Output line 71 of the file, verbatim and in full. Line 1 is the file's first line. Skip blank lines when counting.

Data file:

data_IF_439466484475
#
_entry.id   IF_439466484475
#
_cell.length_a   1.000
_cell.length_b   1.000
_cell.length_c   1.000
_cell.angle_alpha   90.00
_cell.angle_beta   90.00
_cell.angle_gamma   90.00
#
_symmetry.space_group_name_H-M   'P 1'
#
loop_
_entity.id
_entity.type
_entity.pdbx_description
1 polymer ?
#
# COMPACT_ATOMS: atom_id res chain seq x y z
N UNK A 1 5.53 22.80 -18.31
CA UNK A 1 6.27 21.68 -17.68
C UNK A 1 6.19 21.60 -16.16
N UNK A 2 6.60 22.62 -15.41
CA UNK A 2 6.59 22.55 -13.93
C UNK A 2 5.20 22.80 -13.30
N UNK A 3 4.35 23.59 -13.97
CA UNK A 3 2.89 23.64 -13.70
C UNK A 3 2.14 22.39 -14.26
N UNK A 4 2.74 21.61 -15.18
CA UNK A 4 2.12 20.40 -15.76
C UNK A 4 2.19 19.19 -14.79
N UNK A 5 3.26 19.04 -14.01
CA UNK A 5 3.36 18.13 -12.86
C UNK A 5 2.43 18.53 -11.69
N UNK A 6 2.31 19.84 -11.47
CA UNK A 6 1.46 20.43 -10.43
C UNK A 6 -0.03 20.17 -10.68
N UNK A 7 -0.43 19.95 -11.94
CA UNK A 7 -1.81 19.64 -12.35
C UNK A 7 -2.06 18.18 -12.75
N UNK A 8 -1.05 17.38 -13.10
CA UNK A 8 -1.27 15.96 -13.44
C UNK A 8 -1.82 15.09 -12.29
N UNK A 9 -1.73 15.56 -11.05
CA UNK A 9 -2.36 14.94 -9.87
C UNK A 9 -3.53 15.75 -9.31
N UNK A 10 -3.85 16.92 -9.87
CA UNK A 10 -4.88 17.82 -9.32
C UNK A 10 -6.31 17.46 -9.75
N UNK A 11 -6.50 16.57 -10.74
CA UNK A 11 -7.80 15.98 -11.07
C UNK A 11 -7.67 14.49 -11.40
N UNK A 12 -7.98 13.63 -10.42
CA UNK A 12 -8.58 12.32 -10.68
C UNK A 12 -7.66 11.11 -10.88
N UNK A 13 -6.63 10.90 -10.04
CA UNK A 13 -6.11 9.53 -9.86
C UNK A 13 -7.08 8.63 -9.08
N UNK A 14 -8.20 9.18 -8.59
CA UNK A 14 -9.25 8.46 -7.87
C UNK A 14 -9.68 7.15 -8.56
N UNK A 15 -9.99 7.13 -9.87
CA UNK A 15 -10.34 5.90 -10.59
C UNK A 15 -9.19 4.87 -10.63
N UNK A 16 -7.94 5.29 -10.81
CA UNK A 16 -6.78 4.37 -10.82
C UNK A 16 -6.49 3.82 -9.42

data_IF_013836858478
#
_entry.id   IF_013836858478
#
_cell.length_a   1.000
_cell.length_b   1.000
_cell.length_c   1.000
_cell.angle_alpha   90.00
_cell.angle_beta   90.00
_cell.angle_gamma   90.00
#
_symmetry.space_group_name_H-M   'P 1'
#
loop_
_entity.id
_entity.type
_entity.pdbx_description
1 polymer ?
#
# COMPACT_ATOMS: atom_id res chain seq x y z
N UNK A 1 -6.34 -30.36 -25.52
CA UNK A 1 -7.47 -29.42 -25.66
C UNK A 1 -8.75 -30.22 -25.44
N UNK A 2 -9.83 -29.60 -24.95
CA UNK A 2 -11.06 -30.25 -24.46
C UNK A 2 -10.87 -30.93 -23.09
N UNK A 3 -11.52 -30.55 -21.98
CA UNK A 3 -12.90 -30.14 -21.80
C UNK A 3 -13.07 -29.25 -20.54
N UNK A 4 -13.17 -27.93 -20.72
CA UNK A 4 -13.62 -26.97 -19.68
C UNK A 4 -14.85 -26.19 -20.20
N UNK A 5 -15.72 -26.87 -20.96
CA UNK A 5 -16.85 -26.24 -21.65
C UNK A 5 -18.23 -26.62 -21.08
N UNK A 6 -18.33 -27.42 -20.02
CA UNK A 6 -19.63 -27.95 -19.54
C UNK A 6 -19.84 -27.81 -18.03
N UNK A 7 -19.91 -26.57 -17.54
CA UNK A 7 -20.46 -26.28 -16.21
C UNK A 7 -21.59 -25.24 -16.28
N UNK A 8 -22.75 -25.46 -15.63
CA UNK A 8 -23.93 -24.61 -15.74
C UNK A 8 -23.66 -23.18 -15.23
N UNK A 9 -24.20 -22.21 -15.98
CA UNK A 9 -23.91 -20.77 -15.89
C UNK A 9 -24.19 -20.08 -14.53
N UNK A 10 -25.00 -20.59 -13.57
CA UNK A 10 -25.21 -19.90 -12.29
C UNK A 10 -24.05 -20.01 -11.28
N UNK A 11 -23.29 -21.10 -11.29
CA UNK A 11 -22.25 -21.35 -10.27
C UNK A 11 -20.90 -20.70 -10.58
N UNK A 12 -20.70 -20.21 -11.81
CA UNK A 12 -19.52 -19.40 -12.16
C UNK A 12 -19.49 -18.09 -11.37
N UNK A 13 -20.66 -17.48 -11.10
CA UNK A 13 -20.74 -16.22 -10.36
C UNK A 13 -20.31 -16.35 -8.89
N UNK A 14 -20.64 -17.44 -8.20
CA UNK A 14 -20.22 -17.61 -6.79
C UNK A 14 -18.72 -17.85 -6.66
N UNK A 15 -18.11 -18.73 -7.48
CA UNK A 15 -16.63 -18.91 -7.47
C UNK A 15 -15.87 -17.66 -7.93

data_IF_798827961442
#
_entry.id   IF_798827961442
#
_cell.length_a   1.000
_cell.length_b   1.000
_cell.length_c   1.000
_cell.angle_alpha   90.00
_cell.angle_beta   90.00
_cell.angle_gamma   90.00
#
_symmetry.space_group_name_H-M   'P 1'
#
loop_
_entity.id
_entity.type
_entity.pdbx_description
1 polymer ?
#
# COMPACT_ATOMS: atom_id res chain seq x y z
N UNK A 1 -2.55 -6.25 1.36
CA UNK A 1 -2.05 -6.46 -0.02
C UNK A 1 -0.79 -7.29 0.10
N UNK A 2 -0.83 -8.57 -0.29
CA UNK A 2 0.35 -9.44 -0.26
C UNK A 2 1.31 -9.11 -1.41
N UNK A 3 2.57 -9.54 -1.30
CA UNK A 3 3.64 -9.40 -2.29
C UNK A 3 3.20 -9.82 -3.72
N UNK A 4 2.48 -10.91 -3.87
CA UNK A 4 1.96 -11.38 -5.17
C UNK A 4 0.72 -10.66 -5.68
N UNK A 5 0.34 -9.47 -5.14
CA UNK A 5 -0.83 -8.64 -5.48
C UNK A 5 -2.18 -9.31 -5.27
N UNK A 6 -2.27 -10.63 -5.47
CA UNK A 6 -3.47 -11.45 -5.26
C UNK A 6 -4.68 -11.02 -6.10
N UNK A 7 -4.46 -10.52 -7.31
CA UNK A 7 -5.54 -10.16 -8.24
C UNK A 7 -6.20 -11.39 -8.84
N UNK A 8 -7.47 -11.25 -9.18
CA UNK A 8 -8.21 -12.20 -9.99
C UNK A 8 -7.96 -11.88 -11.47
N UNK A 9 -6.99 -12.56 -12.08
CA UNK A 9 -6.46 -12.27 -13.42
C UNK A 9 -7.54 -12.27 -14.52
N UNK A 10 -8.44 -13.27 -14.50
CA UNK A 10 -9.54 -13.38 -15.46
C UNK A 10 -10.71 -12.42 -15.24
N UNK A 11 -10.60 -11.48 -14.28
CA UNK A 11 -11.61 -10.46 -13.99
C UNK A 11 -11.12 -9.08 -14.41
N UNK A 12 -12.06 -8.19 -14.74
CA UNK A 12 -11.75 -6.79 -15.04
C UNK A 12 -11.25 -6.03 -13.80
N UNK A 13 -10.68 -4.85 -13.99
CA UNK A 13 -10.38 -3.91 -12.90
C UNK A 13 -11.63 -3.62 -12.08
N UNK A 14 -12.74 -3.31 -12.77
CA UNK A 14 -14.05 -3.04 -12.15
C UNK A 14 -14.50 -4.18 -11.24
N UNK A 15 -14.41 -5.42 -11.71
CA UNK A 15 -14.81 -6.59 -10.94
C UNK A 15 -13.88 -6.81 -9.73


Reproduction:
_entry.id   IF_013836858478